Midway through her third and final year, 1917-18, Fish was on campus on the morning of December 6, 1917, when the explosion of a munitions-laden steamer in Halifax Harbour destroyed a part of the city, killing or fatally injuring 2,000 people and doing significant damage to university buildings. There were injuries but no fatalities among staff and students. Fish was one of those walking wounded who sustained psychological damage rather than physical injury. Standing on the steps of the university library when the explosion occurred, she was knocked unconscious; when she came round she found a man’s severed head frozen to her leg. Fish suffered from post-traumatic stress – “nervous collapse” – as a result of this incident, which had a severe mental and emotional impact throughout her life. In light of this, it is doubtful whether she would have been well enough to join the 104 women students who helped provide emergency medical care to injured survivors of the disaster.
There were, moreover, other difficulties affecting Fish’s personal life. Did she at the last moment break off her engagement to a fellow law student – or did he? Her professional life was also complicated. Was she denied a place in the law firm where she had worked while in law school and where she publicly announced she would be practising? Was she unable or unwilling to go into practice on her own? Did she no longer want to be a lawyer or to practise law, preferring rather to marry if she could have done so? Did she shake the dust of Halifax off her feet because the lawyer with whom she completed her studentship did not invite her to join his firm, instead offering a place to a newly called male lawyer? Had life in post-disaster Halifax become intolerable for a single-woman professional who had spent her entire life in a small town in northeastern New Brunswick? These are all possibilities.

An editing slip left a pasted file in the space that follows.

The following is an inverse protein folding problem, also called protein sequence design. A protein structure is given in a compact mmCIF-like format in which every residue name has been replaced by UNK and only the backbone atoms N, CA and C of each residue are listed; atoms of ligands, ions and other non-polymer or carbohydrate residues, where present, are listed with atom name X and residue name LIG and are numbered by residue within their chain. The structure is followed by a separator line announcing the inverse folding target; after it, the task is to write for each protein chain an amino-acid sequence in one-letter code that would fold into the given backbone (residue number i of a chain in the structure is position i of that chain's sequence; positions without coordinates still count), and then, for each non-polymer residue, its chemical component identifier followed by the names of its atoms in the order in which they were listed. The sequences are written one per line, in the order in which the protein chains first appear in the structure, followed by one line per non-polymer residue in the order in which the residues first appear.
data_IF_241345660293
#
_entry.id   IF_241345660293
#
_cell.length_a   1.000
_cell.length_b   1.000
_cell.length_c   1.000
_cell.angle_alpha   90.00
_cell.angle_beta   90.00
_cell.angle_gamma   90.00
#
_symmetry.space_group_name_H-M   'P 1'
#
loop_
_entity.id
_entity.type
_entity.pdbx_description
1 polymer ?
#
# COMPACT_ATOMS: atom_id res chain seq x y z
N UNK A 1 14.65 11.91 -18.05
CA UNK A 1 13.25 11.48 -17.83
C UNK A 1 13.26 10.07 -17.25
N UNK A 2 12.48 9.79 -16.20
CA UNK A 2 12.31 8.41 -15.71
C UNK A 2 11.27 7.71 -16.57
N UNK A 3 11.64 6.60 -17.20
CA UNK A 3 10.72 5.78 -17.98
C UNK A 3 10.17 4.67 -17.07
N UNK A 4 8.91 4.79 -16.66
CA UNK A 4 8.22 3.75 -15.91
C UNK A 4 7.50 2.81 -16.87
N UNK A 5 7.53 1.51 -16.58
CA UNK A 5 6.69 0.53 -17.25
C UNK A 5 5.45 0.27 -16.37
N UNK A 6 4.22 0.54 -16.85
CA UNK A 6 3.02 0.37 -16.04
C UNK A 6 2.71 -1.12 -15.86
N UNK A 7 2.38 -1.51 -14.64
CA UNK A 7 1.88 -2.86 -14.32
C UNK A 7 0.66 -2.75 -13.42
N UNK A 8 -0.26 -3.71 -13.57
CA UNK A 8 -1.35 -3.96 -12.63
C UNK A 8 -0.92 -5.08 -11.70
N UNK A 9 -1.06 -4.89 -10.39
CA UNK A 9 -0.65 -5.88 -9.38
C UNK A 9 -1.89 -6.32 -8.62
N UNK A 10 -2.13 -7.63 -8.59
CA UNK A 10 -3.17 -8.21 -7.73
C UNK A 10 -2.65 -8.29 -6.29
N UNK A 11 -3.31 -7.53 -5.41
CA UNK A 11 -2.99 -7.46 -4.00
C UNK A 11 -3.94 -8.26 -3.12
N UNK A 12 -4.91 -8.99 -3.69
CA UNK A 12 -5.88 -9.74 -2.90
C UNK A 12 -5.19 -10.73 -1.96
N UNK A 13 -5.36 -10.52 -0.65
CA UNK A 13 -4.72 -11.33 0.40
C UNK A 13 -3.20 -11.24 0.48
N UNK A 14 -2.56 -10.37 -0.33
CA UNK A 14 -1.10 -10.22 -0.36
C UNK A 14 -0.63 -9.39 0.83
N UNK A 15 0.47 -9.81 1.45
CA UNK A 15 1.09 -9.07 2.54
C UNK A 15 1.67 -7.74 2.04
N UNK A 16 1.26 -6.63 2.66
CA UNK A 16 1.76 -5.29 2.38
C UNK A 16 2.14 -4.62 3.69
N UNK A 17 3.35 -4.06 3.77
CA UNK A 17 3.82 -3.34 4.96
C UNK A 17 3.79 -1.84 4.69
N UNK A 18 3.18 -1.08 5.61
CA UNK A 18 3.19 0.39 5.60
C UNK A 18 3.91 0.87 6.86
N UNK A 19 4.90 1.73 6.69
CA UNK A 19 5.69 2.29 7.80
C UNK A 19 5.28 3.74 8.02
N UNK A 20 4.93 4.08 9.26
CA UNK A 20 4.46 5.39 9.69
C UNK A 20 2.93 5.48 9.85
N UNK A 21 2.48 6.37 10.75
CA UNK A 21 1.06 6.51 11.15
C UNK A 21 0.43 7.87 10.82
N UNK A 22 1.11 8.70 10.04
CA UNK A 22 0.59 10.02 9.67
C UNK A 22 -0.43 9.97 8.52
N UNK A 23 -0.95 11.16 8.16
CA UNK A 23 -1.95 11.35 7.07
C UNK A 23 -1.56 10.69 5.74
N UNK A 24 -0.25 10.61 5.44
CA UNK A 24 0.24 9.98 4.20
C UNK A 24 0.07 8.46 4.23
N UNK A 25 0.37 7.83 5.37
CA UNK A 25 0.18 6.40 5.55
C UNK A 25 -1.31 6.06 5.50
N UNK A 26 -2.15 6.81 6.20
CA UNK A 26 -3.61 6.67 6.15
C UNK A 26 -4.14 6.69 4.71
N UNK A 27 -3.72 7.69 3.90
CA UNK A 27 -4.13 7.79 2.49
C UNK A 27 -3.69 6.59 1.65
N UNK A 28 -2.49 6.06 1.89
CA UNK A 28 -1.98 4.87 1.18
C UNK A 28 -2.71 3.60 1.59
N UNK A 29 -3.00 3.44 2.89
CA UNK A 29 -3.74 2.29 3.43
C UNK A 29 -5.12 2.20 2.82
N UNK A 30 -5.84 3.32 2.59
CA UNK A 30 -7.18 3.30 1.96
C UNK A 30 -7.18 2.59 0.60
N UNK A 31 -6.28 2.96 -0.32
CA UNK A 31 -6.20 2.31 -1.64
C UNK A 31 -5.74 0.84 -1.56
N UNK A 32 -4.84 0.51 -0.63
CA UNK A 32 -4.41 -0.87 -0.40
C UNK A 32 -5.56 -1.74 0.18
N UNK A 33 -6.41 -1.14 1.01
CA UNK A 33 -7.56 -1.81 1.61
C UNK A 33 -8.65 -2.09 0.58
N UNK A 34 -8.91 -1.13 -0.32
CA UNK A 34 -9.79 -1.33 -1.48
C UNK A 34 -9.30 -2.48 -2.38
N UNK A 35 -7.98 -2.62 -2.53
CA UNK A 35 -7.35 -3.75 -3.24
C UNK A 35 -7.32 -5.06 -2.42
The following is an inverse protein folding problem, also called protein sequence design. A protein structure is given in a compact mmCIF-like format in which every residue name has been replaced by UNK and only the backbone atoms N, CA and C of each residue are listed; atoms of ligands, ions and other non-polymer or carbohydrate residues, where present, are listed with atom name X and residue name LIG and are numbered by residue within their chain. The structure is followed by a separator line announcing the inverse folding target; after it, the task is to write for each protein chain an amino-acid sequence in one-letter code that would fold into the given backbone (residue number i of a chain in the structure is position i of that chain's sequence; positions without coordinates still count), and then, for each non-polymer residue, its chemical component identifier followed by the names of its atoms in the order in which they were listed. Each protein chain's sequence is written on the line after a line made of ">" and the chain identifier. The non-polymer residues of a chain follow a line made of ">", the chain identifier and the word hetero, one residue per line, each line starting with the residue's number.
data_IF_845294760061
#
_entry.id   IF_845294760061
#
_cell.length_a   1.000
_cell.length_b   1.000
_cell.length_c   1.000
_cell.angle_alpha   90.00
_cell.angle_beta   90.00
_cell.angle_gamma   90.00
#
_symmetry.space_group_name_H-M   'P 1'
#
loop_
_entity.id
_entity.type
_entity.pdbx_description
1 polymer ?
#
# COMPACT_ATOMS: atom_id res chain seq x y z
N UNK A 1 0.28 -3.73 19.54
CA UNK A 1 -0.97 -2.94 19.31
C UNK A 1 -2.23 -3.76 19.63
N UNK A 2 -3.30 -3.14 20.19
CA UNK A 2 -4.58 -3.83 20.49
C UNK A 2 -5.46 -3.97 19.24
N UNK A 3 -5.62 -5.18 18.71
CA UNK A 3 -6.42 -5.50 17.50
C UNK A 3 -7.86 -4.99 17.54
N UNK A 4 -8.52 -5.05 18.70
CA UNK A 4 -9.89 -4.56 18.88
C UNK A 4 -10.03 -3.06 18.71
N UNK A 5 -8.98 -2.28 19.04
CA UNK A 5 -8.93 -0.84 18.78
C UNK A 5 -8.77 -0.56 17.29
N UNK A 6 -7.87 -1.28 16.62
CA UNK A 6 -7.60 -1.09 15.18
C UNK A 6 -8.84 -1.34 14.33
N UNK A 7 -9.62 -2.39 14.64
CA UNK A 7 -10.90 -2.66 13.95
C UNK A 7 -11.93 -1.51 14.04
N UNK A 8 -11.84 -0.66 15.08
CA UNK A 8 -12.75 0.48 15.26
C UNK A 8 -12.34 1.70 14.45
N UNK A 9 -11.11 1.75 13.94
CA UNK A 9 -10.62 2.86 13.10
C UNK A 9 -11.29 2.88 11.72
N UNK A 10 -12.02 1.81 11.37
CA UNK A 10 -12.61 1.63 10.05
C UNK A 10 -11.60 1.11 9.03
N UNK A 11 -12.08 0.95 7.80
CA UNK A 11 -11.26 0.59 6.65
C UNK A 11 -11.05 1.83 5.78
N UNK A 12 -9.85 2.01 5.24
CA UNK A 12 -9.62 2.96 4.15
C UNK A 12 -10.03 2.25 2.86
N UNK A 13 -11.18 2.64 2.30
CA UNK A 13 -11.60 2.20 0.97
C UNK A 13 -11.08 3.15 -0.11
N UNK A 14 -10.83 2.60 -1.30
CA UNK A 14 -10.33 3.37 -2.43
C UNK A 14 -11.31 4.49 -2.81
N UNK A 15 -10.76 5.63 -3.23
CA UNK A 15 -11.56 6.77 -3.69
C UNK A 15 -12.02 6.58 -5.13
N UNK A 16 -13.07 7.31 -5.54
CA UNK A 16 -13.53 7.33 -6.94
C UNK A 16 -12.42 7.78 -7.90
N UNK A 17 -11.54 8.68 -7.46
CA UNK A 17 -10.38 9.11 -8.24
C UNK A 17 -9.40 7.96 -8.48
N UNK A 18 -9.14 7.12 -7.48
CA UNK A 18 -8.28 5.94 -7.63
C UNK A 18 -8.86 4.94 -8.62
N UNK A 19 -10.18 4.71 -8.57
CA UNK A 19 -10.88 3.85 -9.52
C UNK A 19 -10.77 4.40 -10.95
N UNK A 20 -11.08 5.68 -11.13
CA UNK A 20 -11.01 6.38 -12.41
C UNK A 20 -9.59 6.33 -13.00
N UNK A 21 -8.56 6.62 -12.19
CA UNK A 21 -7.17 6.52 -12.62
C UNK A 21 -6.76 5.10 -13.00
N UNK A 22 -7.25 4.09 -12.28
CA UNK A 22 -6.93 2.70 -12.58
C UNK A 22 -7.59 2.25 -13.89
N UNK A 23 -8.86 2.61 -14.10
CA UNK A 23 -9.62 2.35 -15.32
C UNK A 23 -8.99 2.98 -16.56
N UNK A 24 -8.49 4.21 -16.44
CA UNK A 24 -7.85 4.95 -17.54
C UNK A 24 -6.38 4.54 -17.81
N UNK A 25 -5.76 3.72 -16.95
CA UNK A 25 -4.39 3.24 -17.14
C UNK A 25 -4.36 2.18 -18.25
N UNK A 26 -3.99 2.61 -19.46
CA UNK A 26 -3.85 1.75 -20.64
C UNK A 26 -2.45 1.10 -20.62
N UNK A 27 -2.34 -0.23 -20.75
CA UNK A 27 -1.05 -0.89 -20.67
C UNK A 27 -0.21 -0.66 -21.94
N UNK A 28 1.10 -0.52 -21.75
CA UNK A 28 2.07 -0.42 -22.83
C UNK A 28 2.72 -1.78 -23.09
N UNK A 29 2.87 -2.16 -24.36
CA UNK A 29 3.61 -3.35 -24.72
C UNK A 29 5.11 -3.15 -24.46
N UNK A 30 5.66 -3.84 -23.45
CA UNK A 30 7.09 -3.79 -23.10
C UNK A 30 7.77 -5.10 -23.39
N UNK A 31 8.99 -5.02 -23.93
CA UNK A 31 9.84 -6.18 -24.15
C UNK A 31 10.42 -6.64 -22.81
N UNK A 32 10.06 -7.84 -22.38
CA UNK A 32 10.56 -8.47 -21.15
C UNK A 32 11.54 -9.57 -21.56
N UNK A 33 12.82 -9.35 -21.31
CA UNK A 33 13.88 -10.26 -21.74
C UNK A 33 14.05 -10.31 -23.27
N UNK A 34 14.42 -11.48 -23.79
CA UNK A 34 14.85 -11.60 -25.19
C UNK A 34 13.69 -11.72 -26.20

More generally, was Fish’s experience typical or atypical of early women lawyers in Nova Scotia? Did it speak to her personal situation or, in a broader context, to that of other early women lawyers? Did the dearth of professional women undermine her resolve? There were few others except schoolteachers, nurses, Roman Catholic religious, social workers and one or two physicians.